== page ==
Homes with radiators can consider heat reflectors, foil or sheet metal that fit behind the radiator and direct heat away from the wall into the room.
When should I think about replacing my heater?
Heating systems usually last around 12 to 20 years, depending on the type. But people often wait for the systems to fail before replacing them, Anderson said. If yours is past its prime, you may want to get quotes for a replacement now. The cost will likely be higher if the device fails in winter and needs to be replaced in an emergency. Up to 20 percent of energy costs can be saved by converting to a more efficient heating system, according to Energy Star.
It costs roughly $ 2,700 to $ 6,400 to replace an oven – more if you’re looking for a highly efficient model or your plumbing needs repairing, according to HomeAdvisor, a contractor matching service.
“You have to spend money up front, but you will save money for a long time to come,” said David Nemtzow, director of the Department of Energy’s building services office.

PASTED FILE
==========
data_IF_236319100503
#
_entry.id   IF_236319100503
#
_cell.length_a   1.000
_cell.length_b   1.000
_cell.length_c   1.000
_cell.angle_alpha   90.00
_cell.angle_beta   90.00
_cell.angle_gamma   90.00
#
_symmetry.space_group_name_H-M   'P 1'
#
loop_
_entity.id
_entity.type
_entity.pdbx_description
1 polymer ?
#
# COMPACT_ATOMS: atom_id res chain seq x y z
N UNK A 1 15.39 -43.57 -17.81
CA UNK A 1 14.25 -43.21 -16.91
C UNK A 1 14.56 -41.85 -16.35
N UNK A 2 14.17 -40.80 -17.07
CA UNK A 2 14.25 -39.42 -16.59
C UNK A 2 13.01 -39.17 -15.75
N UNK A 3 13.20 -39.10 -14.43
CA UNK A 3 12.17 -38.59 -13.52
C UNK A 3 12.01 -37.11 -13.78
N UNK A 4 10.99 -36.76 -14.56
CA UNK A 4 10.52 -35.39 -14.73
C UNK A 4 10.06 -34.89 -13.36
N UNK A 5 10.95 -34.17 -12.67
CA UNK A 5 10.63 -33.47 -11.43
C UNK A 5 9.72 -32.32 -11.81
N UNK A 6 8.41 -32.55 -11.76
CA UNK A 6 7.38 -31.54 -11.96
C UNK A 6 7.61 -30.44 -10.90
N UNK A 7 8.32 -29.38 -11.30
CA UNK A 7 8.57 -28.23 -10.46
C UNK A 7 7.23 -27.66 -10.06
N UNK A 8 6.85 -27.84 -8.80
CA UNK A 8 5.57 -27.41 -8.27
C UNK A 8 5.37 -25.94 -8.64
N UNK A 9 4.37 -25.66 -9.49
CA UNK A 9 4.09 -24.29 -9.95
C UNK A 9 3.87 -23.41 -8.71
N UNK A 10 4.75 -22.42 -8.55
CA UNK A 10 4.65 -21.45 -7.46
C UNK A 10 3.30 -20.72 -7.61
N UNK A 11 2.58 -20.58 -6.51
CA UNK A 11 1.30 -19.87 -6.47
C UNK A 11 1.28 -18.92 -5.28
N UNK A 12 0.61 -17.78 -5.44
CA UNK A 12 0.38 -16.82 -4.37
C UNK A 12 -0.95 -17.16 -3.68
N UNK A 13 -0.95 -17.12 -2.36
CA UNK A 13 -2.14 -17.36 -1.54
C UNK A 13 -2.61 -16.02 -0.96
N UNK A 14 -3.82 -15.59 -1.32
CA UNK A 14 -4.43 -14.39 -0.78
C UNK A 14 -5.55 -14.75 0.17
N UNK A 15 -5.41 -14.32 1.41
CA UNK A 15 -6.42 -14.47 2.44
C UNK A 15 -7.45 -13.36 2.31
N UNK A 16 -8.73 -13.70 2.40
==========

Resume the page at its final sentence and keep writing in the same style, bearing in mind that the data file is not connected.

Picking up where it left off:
You can potentially pay for the upgrade with an “energy efficient mortgage” by including the cost in a refinancing of your home, said Steve Baden, executive director of the Residential Energy Services Network (RESNET), which sets the standards for and promotes the energy efficiency benefits of residential buildings and focuses on new construction. Borrowers can often get cheaper financing terms as lenders consider the value of the savings with utilities. Contact Energy Star and Fannie Mae for details.
Tax credits are also available if you upgrade to a more efficient heating system or water heater.
At the very least, get your heating system checked to make sure it’s working well before it gets cold. A professional will check electrical connections, oil all moving parts, and possibly change the filter (which you should do at least every four months, professionals say). “It’s worth getting a tune-up,” said Mr. Anderson.
What further steps can I take?
Do you remember your father’s advice when you were young? “Put on a sweater!” Or, as advised by a video from the Department of Energy: “Grab a blanket. Invest in a new set of slippers. Make yourself a cup of tea. “It may take your body a while to adjust, the department says, but you will appreciate the savings on your heating bill.